|Date of Birth:||11/09/1951|
|Place of Birth:||Buenos Aires|
Hugo Porta could be a statistician’s
delight. Any fly-half who played international rugby for nearly 20
years, who dropped goals as if they were going out of fashion, and
who amassed well over 500 test points, including 66 for South
America, would be bound to attract the attention of the men with
figures. But Hugo Porta was a lot more than a points’ machine.
Mervyn Davies, arguably the very best of all the No 8’s of the early 1970s, was not a man given to scattering compliments like confetti. In 1977 he put Hugo Porta in his imaginary World XV to oppose Wales. He selected him because even from set-pieces he possessed the ability to make clean breaks... he revealed considerable tactical awareness; and he proved himself a fine kicker of the ball, with an eagle eye for a dropped goal opportunity. Hugo was in fact part of a real-life Argentinian XV that came within seconds of beating a grand slam Welsh team at Cardiff Arms Park in 1976. At the time, Argentina was still regarded as an emerging nation in rugby terms, but he, at least, became attuned to big games on a world stage.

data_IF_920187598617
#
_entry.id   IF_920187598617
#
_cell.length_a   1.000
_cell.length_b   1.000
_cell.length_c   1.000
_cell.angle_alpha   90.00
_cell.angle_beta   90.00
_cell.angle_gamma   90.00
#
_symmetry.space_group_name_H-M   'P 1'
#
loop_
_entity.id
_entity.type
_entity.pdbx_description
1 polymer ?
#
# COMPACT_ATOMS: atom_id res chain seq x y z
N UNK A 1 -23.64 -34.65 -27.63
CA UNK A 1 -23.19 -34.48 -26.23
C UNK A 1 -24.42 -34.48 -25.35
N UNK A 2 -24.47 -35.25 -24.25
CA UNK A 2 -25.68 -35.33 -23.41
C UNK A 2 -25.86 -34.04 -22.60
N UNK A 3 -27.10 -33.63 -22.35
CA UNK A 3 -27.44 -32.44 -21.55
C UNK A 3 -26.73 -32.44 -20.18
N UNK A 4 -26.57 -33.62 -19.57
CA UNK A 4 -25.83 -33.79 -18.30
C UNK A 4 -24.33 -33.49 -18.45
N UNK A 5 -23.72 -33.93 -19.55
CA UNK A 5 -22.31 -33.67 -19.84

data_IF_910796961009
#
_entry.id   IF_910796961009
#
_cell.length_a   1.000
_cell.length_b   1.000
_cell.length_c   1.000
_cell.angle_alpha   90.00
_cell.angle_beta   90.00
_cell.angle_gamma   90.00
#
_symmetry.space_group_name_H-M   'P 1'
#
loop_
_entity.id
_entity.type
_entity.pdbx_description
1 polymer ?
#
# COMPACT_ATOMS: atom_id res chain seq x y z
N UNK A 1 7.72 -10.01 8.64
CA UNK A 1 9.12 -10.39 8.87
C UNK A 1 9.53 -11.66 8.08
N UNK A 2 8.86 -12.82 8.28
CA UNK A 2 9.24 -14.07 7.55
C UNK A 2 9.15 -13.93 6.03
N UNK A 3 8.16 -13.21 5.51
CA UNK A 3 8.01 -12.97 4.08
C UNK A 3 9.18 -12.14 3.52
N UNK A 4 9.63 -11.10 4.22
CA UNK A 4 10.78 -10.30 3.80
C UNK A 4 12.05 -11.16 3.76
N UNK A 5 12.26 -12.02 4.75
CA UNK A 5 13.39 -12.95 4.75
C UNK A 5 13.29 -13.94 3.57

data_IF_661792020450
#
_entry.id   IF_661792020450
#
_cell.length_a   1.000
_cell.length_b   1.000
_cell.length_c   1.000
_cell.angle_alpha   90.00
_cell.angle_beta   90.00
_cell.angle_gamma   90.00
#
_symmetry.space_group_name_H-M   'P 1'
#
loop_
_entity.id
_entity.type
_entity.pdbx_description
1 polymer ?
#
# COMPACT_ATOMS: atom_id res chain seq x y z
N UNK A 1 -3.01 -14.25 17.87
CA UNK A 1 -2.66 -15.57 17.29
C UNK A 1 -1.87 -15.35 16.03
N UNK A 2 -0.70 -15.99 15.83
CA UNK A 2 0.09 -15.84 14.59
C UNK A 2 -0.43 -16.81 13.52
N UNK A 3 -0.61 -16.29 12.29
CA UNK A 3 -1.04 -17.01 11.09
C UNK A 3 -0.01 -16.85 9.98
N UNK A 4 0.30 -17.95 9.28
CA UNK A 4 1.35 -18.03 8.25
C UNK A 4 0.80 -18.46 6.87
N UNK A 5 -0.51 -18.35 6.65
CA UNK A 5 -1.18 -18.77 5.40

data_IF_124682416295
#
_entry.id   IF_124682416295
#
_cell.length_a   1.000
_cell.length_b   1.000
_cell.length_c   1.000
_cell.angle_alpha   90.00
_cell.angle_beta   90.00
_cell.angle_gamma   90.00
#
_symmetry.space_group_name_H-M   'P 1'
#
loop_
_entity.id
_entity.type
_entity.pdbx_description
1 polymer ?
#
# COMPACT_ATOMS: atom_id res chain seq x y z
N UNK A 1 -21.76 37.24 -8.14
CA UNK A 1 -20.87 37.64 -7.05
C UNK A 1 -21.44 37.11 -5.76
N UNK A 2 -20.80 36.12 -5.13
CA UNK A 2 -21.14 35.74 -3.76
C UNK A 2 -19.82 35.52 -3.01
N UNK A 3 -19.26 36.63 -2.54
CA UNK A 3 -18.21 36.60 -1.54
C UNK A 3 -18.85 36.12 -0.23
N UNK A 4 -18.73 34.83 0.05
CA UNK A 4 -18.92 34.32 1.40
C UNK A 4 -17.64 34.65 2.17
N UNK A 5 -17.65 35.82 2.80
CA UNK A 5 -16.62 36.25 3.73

As South Africa sought to counteract its sporting isolation it invited South America to tour there. Hugo Porta captained the Jaguars on three such tours between 1980 and 1984. In 1982 they even won a test match - he scored all 21 points in their victory at Bloemfontein. He also led them in two home tests against the Springboks in 1980. South Africans saw enough of Hugo to describe him as the master of the fly-half’s art.
Hugo Porta’s first allegiance remained, understandably, to the Pumas of Argentina. Though there were many struggles and dark days, there were performances that more illustrious teams would be proud of. An 18-all draw with France in 1977 (Porta 18 points), then victory over the same opponents in 1984 and 1986, wins both home and away against Australia, and, perhaps most noteworthy of all, a 21-all draw (Porta’s 21 points including 3 dropped goals) against New Zealand in 1985. By then, Hugo Porta was in every sense a world class player.
|Having captained Argentina in the first World Cup in 1987 at the age of 36, Hugo returned to Britain for his final tour in 1990. At the age of 39 and in a struggling team he played on merit in all three tests against players half his age.|
|In 1991 he was appointed Argentine Ambassador to South Africa by President Carlos Menem, and in 1994 became Argentina's Minister for Sport.|